(VR): Oh My God!
Dinning: You know we had a feeling that our fans would really respond to the idea of Kickstarter, because they really wanted us to make a new record. Our fans have been paying real money to buy tickets to come out and see us live for the last 15 years. I mean we were broken up, we got back together, and we’ve been touring off and on pretty steadily since 2006. But we had no idea that they would jump on it with that kind of enthusiasm. And even at the end of the two months – well once we hit the original goal, we made another goal, which they call a stretch goal, And we said, Okay, if we get to $100,000, then we’ll throw in a live acoustic CD. And people encouraged their friends, shared it on Facebook to get more people to participate. Our fans just really showed up. That’s the main thing that we found out just how much real love there was for the band out there in the world.
(VR): What validation. That is just so amazing.
Dinning: And we did this other thing with Kickstarter where as soon as we hit our original funding goal which was really big, we didn’t expect to hit it that quickly, we wanted to let people hear the music, and that was the ideal all along. The record was pretty much done, and we wanted people to be able to download it. No one had ever done that on Kickstarter before; normally you have to wait until the end to even get the email addresses of the people who had pledged. So we had to figure out a convoluted system. We set up a second page where we would have to send messages to the backers and then have them put their email addresses on another page and we would send them a download for another site…you know, at the end of the day, we ended up with about the first 6,000 of the most diehard fans of the band got the download of this new record they had been waiting for, for all this time.
And as far as critical reviews, we’ve done really well, but having the fans love it as much as they did right off the bat…it made me feel like I really didn’t care if someone gave us a bad review now, because the people I care about love it.
(VR): Exactly, and that is the bottom-line, It’s about the fan, the person who wants and knows and loves the band, someone who has always been there…and how they feel about it. That’s all that really matters.
Dinning: Yeah, that’s what matters. And we got them first which was really really cool.
(VR): What’s it like this time around?
Dinning: I can’t get over how fortunate we are to have all of these people who have stuck with us for so long. The best reason to want to keep doing this music is the difference that it has made in people’s lives. Every night going out there on stage and seeing their faces light up when we play a certain song, it’s the best thing in the world. It’s pretty cool.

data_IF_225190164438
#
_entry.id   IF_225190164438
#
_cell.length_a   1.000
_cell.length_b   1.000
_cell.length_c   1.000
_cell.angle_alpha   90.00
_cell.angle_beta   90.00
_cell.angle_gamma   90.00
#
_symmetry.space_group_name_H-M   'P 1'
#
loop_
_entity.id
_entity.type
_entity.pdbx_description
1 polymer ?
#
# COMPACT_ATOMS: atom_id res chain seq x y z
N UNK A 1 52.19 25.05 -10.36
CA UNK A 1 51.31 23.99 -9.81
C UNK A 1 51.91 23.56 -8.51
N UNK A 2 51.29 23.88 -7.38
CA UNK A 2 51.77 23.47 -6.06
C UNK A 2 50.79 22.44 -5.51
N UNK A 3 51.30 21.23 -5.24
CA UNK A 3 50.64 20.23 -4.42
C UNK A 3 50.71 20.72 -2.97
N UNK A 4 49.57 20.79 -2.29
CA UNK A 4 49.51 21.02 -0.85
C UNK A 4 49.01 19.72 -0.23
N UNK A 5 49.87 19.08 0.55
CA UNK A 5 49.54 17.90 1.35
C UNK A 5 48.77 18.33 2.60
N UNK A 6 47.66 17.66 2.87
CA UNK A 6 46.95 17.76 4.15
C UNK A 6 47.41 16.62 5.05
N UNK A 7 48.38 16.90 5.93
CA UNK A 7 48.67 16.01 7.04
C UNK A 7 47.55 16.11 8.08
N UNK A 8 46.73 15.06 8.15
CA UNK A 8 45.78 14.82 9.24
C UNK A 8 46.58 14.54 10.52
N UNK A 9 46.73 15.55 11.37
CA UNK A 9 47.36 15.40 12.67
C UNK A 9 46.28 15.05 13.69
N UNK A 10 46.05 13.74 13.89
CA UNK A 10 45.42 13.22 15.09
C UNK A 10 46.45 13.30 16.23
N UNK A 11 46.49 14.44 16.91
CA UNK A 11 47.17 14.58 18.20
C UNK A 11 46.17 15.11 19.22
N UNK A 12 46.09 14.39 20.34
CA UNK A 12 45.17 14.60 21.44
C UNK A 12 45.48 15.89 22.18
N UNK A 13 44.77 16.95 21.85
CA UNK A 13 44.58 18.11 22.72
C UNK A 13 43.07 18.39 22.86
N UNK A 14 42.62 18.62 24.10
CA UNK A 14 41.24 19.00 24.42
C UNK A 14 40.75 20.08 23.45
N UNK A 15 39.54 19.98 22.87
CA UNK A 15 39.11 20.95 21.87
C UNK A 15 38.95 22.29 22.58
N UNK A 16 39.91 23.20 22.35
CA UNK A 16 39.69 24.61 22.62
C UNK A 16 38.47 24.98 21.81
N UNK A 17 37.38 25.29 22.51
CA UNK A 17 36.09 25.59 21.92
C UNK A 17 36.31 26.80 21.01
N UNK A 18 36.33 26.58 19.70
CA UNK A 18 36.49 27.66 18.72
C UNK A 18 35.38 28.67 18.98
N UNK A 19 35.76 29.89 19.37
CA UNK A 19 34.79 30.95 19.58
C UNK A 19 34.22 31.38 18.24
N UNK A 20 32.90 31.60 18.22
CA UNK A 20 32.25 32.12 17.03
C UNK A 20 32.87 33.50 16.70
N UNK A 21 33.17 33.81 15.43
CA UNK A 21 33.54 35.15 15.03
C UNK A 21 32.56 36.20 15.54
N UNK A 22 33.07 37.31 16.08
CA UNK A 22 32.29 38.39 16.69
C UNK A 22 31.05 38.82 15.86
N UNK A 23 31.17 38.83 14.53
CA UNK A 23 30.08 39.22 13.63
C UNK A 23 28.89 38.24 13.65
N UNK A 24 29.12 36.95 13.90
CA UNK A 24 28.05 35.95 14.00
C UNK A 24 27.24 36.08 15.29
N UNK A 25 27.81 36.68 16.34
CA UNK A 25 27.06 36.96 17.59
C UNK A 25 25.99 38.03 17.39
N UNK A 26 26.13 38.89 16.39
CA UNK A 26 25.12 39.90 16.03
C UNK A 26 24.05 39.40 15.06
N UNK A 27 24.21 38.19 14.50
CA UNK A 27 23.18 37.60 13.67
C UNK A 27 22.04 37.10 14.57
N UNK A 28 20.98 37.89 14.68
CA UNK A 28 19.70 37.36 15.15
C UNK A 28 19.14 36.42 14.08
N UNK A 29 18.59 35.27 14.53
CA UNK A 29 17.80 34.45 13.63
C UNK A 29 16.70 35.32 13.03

(VR): And Glen’s voice seems to be holding up alright?
Dinning: It’s doing just fine. We have a new rule where we don’t do more than four shows in a row, and he’s not spending too much time talking after the shows. We do these big meet and greets after the show; we’ll go out in the lobby and take pictures and things. People always want to engage in some very deep conversations, but he’s had to develop some sort of discipline to say, “You know I’d love to have this conversation, send me email on Facebook.” The voice is something that you just can’t wear out. Talking is actually worse than singing. So yeah, we’re holding up real well!
(VR): What’s next for the band? Continue doing what you’re doing? Keep touring and see how long you can go with this?
Dinning: Yeah, that’s the great thing about doing this ourselves; we get to decide when it’s over. No one in an office somewhere is looking at a balance sheet – and our balance sheet is on the positive side – but no one is looking at it and saying, “We’re not going to put any more money into this.” It’s up to us. The next single is going to go to radio right after Christmas, we’ve got tour dates in the West…it’s so odd, but we get calls to play on the East Coast all the time, and we have to schedule things more along the West Coast, so finally we’re getting to places like Salt Lake City and Seattle and Portland. Things are so much more spread apart in the West, it’s harder to tour out here, and there are lots of places. So we invariably fine ourselves going up and down the East Coast and in the Mid West more than we make it out here to the West. But we’re going to do all those places in about two weeks in February and we’re looking forward to summer and the rest of 2014.